Daniel Snyder’s incompetence in the two decades since he bought the team he grew up rooting for has done nothing to compromise his bottom line. Since paying $800m for the franchise back in 1999, Washington’s NFL team has become a national punchline with five times as many head coaches (10) as playoff wins (two) in 21 years, yet Forbes valued the team at $3.4bn in September, which is surely more a testament to the NFL’s bulletproof business model than Snyder’s gridiron acumen.
It’s enough to make one wonder if the team’s wholesale lack of success and once-unthinkable slip-slide into irrelevance under Snyder has contributed to his intractability when it’s come to Washington’s racist nickname: the Redskins. The team has been hemorrhaging fans for years on merit and maybe you’re not in a hurry to leave the past behind you when any positive associations with your brand are derived from things that took place decades ago.
“We’ll never change the name,” Snyder told USA Today in 2013: “It’s that simple. NEVER — you can use caps.”
That appears to be changing. On Thursday, the team’s title sponsor, FedEx, called on Snyder to abandon the Redskins nickname, which has been described as a “dictionary-defined racial slur” by experts and advocates. PepsiCo quickly joined the dissenting ranks while Nike appeared to remove all Washington gear from its online store.
Within 24 hours, Snyder issued a statement saying the team will begin a “thorough review”, a process NFL insiders say will end with the team replacing the nickname. Which means after decades of campaigns, lawsuits, petitions, documentaries, resolutions and boycotts, all it took was a spot of corporate pressure on Snyder’s pursestrings to get the wheels in motion.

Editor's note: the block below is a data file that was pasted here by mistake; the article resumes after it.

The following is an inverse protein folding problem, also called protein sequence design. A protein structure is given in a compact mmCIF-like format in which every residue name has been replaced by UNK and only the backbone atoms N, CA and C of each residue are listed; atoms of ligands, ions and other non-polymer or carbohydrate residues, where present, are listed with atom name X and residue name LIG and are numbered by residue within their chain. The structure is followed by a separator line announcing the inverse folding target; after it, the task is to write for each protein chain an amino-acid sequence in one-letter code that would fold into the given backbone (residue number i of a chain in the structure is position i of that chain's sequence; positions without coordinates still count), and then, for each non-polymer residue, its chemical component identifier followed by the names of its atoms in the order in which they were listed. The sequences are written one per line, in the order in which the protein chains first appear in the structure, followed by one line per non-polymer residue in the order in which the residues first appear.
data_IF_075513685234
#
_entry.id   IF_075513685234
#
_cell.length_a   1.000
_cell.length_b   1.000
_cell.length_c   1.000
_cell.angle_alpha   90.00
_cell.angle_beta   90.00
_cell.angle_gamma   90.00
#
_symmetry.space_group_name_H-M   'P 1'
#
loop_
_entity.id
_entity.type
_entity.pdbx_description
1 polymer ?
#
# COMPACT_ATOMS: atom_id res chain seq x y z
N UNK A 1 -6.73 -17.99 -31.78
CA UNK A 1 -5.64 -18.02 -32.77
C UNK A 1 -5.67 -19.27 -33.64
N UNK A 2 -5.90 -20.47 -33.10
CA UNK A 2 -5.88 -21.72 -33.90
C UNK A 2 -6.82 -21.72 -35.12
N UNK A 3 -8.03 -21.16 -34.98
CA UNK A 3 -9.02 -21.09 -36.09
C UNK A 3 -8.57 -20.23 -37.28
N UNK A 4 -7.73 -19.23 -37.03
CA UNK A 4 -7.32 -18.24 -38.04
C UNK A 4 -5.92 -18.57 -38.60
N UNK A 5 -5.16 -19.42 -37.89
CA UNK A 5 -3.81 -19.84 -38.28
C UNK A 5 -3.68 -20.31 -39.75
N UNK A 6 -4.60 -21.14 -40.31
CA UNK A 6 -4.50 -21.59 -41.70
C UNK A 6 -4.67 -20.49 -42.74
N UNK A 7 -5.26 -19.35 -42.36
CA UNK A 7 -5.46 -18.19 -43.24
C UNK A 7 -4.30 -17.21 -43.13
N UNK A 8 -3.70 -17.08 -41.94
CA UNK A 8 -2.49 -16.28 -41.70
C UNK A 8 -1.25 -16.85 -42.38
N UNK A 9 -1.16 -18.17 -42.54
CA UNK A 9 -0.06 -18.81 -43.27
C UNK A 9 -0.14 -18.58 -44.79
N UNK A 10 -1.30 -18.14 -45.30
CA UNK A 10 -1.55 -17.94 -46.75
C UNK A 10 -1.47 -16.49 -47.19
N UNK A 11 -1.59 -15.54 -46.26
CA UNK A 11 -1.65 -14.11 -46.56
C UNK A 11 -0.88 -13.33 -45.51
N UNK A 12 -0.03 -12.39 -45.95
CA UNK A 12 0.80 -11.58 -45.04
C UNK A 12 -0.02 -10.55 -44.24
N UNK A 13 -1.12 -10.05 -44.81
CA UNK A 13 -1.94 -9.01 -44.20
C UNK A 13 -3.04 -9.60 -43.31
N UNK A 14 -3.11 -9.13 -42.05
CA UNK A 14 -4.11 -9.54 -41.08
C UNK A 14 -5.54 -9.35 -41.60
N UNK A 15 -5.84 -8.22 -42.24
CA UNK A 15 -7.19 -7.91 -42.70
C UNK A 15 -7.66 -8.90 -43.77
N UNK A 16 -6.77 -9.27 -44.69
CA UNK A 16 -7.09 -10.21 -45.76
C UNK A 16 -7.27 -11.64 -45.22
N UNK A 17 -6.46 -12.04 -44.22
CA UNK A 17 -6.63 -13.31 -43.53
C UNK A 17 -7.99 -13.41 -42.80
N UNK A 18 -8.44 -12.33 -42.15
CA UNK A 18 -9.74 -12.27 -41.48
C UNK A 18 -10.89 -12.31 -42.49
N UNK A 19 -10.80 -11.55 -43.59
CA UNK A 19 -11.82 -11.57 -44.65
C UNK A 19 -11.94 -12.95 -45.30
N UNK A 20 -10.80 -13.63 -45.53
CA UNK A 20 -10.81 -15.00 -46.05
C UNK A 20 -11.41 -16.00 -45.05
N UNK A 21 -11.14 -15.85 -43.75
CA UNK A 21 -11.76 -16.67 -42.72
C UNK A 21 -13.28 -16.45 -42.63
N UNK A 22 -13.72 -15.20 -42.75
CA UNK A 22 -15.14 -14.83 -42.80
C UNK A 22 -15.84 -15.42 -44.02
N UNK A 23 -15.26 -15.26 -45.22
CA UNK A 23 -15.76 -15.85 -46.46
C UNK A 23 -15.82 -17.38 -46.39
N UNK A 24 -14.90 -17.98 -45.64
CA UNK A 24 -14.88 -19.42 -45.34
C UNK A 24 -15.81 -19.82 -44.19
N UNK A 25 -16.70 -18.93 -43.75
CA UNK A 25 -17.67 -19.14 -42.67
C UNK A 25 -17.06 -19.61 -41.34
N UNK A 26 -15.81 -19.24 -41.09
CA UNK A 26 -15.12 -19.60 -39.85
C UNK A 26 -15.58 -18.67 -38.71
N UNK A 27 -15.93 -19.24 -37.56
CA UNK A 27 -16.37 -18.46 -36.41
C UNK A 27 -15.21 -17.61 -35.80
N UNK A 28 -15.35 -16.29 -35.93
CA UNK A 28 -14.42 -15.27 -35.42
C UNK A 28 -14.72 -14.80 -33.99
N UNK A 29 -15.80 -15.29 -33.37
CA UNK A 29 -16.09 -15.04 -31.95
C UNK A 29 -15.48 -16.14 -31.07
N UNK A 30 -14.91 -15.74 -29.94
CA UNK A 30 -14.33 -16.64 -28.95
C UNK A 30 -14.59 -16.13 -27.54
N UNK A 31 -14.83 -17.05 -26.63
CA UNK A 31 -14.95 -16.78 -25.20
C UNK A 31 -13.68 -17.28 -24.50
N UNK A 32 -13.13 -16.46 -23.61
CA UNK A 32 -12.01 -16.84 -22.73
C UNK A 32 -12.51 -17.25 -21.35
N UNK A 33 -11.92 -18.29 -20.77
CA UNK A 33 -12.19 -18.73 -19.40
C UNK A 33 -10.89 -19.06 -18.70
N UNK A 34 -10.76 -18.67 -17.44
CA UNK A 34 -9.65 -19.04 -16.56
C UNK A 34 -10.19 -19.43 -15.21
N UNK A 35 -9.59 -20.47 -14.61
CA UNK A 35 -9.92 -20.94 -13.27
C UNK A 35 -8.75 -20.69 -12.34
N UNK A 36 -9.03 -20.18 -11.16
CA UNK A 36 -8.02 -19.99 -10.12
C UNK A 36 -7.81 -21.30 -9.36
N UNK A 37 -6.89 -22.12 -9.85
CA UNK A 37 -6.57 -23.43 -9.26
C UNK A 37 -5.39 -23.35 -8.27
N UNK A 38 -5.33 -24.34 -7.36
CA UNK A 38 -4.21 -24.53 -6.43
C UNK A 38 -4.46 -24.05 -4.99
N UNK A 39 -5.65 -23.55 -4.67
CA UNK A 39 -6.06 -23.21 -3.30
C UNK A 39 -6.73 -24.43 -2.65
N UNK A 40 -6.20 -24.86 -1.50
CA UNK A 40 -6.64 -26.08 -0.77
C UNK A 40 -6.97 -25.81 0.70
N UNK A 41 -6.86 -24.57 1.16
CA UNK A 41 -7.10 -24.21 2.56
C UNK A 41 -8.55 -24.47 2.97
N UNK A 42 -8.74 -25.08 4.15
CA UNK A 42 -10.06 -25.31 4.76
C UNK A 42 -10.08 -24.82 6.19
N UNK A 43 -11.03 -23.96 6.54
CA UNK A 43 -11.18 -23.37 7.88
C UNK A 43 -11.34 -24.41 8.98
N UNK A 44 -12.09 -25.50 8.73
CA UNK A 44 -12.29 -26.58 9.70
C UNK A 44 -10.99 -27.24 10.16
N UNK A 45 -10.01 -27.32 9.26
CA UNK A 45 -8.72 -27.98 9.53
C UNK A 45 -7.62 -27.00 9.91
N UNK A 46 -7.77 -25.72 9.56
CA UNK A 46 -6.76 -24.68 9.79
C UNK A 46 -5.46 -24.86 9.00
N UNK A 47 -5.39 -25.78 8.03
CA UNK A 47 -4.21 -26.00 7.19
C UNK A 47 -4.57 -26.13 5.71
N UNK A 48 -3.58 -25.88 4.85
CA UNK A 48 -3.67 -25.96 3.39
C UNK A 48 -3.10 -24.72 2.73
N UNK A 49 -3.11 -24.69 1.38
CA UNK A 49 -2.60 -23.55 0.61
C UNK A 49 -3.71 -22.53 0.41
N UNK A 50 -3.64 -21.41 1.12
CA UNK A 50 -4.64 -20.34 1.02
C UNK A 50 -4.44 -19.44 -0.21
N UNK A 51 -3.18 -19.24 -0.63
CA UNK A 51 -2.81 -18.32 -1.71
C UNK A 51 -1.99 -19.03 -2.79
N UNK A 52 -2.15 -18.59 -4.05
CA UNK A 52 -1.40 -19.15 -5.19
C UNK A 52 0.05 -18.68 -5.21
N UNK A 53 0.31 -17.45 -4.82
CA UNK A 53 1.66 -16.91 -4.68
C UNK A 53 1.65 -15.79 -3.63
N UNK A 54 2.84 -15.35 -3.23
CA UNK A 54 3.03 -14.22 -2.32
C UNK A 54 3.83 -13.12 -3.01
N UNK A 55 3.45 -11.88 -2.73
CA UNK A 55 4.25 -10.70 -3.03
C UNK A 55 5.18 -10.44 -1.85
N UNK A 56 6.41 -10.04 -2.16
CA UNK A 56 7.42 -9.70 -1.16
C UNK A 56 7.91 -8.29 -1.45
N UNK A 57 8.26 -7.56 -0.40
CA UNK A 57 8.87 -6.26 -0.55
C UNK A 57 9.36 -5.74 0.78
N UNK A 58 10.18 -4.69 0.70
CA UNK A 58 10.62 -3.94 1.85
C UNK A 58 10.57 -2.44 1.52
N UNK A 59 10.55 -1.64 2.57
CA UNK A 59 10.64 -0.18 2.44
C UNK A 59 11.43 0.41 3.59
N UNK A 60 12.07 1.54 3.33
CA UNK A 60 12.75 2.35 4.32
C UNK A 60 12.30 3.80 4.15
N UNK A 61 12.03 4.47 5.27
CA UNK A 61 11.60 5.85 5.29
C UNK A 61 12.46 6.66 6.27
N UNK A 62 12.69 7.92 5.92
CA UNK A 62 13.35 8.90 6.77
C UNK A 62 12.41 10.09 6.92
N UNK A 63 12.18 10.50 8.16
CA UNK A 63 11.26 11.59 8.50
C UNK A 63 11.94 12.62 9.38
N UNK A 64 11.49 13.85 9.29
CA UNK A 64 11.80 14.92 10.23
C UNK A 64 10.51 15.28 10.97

The name will come down like so many Confederate statues and the Mississippi state flag, but not out of any introspection or empathy or reflection on what for many is a symbol of subjugation. It’s a business decision, pure and simple.
This doesn’t simply look bad for Snyder’s legacy. This is his legacy: a total loser.
The death of George Floyd beneath the knee of a Minneapolis policeman has brought about a season of sorely needed reassessment of age-old institutions. The people in the streets are calling for the removal of racist systems. The powers that be, for now, have responded with the removal of racist symbols. It’s a start.
Companies who have weathered criticism for years over branding that perpetuates racial stereotypes are finally doing the right thing. Quaker Oats’ announcement that it was buying Aunt Jemima will soon be followed by Uncle Ben’s, Mrs Butterworth’s and Cream of Wheat, whose mascots are based on archetypes of the enslaved and stand-ins for servility.
Other symbols, like the Confederate emblem in the canton of Mississippi’s flag, are so deeply offensive it’s shocking they existed 50 years ago let alone today, yet so embedded in the culture they feel indelible. That’s gone, too. Times are changing. Even the NFL’s milquetoast commissioner Roger Goodell, who called Washington’s nickname “a unifying force that stands for strength, courage, pride and respect” in a 2013 letter to Congress, apologized for not listening to the league’s players when it came to matters of systemic racism and police brutality against black and brown people.
But the swiftness of the eradication of these symbols only underscores a frustration with why it took so long in the first place. FedEx, PepsiCo and Nike could have done this years ago. Instead, they’re capitalizing on a moment. They’re being followers, not leaders.
Snyder could have changed the team’s nickname to any one of the many proposed replacements, a long time ago. For years the opportunity to be on the right side of history was there for the taking. Now when it happens anyway, he’s simply bowing down to pressure, which is hardly a ringing endorsement of his legacy. When Snyder’s time with the team ends, the new management will eliminate his name from the history books. And you can be sure no one will protest.
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